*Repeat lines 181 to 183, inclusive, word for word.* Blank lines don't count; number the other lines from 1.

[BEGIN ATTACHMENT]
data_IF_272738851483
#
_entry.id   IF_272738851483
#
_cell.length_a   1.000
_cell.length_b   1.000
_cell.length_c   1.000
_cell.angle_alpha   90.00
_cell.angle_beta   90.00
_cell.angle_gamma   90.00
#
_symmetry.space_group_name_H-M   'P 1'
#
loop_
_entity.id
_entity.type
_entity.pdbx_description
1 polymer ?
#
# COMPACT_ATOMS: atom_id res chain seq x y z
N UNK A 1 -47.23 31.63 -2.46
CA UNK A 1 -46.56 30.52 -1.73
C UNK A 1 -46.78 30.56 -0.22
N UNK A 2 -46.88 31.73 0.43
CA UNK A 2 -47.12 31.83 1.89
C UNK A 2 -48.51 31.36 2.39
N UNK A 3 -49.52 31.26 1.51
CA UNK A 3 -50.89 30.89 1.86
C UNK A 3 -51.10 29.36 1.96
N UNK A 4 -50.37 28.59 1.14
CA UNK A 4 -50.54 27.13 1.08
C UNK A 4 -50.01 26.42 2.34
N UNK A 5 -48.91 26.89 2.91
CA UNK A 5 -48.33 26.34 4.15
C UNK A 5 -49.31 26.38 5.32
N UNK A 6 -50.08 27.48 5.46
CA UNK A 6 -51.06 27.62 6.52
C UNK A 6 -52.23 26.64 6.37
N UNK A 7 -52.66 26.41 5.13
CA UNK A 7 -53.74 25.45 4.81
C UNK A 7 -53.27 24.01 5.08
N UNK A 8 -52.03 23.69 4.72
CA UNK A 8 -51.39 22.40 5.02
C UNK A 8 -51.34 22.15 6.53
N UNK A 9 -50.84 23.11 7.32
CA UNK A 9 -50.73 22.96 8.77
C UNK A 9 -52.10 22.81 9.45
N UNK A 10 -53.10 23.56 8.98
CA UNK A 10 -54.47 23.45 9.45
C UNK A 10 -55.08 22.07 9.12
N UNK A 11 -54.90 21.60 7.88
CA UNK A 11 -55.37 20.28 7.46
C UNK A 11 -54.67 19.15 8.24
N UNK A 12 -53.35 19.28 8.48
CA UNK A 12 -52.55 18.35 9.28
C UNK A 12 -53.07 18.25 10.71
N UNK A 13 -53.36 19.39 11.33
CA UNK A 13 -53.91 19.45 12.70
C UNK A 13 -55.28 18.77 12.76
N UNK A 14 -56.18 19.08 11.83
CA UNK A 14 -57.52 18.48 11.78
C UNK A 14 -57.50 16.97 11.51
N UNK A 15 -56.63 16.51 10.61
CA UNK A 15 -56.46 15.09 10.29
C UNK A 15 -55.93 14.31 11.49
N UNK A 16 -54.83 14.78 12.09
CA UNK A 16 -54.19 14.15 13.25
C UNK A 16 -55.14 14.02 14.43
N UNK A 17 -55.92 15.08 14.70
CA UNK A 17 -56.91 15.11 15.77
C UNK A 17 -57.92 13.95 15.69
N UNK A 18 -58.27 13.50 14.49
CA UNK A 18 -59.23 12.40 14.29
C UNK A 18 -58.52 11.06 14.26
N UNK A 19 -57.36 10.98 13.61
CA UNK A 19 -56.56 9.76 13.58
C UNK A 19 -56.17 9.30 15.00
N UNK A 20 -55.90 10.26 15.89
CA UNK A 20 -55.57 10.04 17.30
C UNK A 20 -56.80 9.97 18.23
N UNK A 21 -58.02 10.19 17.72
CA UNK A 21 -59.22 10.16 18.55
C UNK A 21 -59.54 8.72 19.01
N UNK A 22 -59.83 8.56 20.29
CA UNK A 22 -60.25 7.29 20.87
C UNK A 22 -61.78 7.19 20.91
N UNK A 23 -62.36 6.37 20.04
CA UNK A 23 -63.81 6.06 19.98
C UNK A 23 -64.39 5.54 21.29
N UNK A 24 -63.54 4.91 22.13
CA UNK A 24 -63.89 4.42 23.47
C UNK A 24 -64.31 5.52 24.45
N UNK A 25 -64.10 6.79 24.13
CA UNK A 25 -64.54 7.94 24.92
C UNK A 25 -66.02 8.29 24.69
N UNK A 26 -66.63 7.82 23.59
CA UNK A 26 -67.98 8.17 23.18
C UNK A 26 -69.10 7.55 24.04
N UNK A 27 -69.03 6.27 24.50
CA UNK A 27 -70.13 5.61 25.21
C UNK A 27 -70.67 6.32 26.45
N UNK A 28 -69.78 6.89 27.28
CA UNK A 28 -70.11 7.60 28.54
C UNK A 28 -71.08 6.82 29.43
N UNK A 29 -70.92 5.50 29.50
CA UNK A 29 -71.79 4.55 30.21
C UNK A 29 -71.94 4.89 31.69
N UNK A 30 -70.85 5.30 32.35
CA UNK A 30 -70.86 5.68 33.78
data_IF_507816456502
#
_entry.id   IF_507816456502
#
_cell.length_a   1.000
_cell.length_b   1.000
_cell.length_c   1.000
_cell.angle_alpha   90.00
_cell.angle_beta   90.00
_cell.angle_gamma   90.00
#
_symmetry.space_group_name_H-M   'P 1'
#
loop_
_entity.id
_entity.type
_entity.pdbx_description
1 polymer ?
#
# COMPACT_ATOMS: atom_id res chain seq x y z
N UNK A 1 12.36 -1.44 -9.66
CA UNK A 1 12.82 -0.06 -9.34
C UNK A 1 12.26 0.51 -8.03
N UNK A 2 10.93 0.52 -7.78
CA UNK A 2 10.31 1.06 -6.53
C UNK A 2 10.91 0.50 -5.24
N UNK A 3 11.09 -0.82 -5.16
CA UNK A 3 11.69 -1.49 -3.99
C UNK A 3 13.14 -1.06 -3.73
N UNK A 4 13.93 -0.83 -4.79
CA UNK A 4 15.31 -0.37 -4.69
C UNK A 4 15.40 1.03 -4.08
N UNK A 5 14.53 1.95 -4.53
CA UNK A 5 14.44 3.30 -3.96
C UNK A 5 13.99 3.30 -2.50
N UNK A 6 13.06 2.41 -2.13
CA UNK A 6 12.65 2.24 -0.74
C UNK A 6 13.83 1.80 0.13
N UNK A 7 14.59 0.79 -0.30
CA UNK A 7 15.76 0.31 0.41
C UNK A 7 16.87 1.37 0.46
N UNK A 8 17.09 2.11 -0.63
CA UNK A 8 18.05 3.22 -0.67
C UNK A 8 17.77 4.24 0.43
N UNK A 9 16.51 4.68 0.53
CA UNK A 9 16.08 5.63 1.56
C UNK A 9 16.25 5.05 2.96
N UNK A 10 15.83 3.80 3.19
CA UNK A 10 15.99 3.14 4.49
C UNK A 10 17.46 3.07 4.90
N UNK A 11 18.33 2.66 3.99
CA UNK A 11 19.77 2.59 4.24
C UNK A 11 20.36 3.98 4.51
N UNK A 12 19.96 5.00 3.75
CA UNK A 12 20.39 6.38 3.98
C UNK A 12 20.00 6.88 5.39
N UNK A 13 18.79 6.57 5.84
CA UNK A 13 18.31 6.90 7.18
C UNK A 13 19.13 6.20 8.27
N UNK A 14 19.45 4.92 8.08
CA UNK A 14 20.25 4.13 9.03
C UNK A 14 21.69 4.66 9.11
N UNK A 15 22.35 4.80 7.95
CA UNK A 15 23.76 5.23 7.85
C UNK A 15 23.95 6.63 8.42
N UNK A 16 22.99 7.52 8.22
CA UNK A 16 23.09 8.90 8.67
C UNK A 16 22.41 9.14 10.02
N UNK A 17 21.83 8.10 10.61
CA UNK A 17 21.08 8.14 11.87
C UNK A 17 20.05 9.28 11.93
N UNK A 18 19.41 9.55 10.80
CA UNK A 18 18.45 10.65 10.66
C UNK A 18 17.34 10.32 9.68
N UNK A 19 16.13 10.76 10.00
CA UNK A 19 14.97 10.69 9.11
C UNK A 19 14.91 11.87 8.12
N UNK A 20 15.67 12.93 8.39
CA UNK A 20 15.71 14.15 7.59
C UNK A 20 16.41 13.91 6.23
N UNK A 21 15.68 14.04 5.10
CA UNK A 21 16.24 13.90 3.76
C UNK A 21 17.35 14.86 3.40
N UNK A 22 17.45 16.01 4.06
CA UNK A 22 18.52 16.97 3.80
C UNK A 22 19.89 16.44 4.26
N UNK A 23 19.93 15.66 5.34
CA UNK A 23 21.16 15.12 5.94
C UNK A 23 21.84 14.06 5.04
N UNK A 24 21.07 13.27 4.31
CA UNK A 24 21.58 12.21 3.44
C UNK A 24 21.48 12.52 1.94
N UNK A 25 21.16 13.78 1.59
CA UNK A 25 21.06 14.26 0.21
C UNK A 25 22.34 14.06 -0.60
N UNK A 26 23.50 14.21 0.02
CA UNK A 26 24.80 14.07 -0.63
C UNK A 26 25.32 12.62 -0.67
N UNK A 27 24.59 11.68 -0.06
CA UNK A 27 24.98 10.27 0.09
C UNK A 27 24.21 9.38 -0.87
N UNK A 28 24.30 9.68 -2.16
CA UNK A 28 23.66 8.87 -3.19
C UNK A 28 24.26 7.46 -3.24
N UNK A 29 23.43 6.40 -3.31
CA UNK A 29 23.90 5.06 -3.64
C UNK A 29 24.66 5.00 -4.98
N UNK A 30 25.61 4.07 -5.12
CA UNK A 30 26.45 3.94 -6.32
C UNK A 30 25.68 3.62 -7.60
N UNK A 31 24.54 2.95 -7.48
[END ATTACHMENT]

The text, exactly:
N UNK A 18 19.41 9.55 10.80
CA UNK A 18 18.45 10.65 10.66
C UNK A 18 17.34 10.32 9.68